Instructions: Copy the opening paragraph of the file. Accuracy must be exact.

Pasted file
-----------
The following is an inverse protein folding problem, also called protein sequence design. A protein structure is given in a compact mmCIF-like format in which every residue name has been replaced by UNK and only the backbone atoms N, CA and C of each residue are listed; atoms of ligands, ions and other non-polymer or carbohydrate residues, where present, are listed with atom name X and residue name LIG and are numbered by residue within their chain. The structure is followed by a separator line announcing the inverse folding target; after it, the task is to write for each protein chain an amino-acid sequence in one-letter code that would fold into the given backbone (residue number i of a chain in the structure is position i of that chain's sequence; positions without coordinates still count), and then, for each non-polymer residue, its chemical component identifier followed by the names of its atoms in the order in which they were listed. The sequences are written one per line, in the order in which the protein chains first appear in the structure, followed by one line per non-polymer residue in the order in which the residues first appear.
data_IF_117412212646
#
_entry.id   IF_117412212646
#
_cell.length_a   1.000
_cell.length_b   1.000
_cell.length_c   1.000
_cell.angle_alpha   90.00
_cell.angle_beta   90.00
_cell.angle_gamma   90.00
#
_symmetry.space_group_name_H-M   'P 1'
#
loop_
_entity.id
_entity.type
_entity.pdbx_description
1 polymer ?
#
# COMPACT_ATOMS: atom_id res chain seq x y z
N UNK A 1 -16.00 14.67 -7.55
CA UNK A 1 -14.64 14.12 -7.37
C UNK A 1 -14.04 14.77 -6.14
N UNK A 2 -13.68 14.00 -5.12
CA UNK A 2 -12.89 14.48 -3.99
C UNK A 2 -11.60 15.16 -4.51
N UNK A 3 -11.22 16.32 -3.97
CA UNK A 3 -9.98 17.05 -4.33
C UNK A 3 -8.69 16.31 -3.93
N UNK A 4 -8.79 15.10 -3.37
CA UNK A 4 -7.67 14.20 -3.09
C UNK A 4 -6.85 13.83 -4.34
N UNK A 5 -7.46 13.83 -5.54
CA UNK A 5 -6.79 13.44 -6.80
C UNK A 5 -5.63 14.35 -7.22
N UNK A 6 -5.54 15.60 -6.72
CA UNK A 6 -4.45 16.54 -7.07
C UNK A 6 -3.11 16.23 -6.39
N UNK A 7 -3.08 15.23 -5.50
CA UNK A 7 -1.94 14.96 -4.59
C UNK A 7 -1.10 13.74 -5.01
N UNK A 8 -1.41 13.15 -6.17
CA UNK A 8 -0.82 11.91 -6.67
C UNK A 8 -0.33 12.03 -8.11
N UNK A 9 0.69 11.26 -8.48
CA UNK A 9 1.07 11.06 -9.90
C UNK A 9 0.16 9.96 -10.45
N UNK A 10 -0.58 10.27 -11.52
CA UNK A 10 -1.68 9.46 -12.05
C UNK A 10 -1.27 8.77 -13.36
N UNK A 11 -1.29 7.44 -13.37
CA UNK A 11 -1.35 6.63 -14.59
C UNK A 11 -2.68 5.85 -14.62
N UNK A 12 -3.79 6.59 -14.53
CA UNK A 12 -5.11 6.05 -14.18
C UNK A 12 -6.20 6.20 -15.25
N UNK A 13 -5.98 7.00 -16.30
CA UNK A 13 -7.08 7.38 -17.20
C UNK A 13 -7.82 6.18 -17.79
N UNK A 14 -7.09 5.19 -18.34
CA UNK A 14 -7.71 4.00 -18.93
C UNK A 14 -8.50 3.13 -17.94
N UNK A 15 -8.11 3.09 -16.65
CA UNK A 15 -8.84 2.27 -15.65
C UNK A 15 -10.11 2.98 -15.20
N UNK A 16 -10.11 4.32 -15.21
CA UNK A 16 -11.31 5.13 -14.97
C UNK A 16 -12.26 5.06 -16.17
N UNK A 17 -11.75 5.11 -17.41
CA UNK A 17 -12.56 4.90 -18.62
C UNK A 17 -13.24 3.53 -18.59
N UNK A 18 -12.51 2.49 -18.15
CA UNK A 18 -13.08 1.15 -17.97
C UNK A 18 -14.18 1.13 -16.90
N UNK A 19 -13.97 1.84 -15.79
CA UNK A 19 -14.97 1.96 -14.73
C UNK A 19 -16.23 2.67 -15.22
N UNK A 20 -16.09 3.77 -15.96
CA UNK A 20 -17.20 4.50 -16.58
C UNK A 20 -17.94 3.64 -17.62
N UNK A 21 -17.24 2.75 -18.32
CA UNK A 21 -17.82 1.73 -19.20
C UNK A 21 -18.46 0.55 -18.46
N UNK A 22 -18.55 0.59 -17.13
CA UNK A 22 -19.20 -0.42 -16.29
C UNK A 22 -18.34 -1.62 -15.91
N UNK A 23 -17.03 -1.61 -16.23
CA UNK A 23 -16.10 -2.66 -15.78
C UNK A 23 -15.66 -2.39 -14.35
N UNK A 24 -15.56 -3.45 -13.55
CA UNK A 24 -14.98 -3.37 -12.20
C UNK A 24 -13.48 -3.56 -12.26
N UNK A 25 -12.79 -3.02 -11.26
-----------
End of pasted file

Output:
The following is an inverse protein folding problem, also called protein sequence design. A protein structure is given in a compact mmCIF-like format in which every residue name has been replaced by UNK and only the backbone atoms N, CA and C of each residue are listed; atoms of ligands, ions and other non-polymer or carbohydrate residues, where present, are listed with atom name X and residue name LIG and are numbered by residue within their chain. The structure is followed by a separator line announcing the inverse folding target; after it, the task is to write for each protein chain an amino-acid sequence in one-letter code that would fold into the given backbone (residue number i of a chain in the structure is position i of that chain's sequence; positions without coordinates still count), and then, for each non-polymer residue, its chemical component identifier followed by the names of its atoms in the order in which they were listed. The sequences are written one per line, in the order in which the protein chains first appear in the structure, followed by one line per non-polymer residue in the order in which the residues first appear.